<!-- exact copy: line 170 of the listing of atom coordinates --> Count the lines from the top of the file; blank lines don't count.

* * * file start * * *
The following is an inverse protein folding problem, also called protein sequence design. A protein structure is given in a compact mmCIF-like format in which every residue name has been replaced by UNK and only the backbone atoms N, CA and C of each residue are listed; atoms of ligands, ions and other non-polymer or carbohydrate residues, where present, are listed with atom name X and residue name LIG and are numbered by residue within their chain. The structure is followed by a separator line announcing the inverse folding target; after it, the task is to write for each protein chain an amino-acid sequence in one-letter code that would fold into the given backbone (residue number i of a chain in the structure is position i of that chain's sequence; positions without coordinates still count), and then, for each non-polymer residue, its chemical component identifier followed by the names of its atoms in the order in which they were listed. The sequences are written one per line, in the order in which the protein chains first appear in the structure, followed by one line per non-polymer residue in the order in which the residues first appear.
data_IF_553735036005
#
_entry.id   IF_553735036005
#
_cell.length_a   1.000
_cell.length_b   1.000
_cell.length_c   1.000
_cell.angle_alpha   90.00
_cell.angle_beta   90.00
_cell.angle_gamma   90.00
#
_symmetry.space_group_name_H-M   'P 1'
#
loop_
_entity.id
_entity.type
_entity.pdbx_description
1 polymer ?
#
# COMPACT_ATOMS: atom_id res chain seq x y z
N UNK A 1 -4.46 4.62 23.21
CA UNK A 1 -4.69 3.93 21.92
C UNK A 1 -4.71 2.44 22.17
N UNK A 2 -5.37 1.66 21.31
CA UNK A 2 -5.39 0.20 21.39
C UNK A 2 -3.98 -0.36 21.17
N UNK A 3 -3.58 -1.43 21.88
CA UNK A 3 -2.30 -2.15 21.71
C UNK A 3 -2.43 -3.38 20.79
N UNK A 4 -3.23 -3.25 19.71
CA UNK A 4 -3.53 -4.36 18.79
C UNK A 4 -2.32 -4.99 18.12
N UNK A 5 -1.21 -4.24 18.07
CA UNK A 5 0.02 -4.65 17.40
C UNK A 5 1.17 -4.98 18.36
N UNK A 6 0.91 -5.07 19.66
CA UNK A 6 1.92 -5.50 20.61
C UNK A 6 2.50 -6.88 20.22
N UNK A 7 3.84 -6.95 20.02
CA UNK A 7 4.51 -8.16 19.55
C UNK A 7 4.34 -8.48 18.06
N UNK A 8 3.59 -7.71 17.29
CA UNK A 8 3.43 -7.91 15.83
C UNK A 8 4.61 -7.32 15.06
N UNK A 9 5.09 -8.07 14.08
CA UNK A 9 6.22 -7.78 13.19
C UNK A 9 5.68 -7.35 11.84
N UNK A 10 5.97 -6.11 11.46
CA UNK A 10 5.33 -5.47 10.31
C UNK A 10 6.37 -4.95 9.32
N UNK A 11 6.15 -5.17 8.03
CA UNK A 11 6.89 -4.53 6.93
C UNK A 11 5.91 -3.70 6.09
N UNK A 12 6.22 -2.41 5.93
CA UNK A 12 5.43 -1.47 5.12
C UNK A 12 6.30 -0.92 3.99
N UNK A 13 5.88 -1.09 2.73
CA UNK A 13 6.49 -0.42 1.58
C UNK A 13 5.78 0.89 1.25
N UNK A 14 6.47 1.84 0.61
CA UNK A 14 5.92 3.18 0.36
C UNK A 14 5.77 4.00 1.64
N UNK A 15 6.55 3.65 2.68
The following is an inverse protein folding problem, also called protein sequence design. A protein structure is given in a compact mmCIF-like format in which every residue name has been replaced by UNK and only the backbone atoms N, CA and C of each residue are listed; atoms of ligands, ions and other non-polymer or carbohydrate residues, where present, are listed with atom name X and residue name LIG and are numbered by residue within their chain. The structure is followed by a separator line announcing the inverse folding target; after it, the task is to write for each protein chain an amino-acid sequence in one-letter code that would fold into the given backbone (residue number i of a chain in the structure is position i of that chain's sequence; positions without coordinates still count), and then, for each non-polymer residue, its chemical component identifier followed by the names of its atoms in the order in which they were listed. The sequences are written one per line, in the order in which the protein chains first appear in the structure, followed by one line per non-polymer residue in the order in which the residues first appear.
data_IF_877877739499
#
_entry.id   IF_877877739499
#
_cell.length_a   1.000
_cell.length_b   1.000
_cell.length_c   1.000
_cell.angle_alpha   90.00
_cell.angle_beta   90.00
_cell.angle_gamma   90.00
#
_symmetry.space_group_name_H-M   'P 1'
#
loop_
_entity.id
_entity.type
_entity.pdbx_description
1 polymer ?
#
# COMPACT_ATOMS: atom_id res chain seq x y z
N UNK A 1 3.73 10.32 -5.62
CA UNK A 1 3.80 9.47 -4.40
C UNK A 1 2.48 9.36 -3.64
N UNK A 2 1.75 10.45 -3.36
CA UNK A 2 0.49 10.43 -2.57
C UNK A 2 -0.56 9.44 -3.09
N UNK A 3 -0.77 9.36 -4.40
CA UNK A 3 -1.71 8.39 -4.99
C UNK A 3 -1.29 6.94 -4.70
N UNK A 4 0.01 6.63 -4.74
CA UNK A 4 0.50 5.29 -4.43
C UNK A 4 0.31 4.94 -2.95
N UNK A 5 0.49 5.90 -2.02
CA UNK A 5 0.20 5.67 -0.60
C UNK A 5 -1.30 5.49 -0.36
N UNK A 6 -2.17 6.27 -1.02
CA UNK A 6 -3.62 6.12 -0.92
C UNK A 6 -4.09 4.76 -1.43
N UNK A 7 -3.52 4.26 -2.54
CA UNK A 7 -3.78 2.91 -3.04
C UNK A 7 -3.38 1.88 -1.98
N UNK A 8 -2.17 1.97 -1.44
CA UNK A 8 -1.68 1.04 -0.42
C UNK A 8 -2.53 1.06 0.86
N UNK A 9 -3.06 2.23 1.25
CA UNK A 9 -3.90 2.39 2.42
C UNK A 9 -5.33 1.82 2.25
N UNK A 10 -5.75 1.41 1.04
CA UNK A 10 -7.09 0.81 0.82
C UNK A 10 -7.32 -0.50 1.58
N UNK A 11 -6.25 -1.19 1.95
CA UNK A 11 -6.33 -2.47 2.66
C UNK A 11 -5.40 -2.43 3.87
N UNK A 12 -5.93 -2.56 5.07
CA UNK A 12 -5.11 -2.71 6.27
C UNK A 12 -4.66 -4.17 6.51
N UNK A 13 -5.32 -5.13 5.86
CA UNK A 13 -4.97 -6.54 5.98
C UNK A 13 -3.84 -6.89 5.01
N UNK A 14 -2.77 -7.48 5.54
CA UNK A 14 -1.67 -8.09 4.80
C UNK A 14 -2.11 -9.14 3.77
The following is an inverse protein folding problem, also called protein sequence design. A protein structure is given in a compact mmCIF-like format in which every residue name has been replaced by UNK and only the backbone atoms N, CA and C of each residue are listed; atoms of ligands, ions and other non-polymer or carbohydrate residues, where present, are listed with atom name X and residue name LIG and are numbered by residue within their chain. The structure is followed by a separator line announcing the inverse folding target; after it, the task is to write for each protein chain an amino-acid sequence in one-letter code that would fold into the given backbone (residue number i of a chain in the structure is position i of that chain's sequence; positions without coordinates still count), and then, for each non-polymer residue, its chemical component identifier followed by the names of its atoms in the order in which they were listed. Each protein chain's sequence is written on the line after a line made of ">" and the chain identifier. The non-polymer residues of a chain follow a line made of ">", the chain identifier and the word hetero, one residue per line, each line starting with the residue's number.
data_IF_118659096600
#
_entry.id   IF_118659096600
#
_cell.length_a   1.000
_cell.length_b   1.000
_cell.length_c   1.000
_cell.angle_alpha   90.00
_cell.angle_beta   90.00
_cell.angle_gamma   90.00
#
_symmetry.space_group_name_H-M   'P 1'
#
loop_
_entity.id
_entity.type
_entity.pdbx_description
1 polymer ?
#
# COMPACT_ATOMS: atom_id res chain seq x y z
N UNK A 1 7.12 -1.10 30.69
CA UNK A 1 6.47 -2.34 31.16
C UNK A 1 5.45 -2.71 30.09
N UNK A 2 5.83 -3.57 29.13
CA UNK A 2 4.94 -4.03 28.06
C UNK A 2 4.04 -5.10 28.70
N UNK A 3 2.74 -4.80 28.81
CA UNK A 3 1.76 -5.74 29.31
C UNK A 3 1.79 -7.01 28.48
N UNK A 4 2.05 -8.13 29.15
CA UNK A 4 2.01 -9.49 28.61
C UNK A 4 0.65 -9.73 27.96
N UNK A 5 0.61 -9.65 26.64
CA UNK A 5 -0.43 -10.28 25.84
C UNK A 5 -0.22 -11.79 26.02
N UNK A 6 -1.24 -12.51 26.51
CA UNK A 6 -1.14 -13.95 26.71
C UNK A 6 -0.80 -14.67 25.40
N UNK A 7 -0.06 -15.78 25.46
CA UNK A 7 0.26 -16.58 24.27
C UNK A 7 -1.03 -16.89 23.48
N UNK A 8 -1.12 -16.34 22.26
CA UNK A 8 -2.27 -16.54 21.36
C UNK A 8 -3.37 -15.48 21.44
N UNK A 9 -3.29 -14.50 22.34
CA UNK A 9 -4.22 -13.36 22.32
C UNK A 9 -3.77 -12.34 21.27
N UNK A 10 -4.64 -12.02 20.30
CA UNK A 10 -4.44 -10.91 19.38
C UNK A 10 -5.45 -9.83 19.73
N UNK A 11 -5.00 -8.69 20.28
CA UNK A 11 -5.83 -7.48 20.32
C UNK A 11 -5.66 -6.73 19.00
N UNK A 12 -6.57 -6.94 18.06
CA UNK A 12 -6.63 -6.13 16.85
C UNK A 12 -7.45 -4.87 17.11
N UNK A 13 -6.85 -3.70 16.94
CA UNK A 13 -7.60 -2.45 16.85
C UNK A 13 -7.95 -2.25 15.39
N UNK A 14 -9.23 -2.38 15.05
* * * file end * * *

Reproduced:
N UNK A 8 -1.12 -16.34 22.26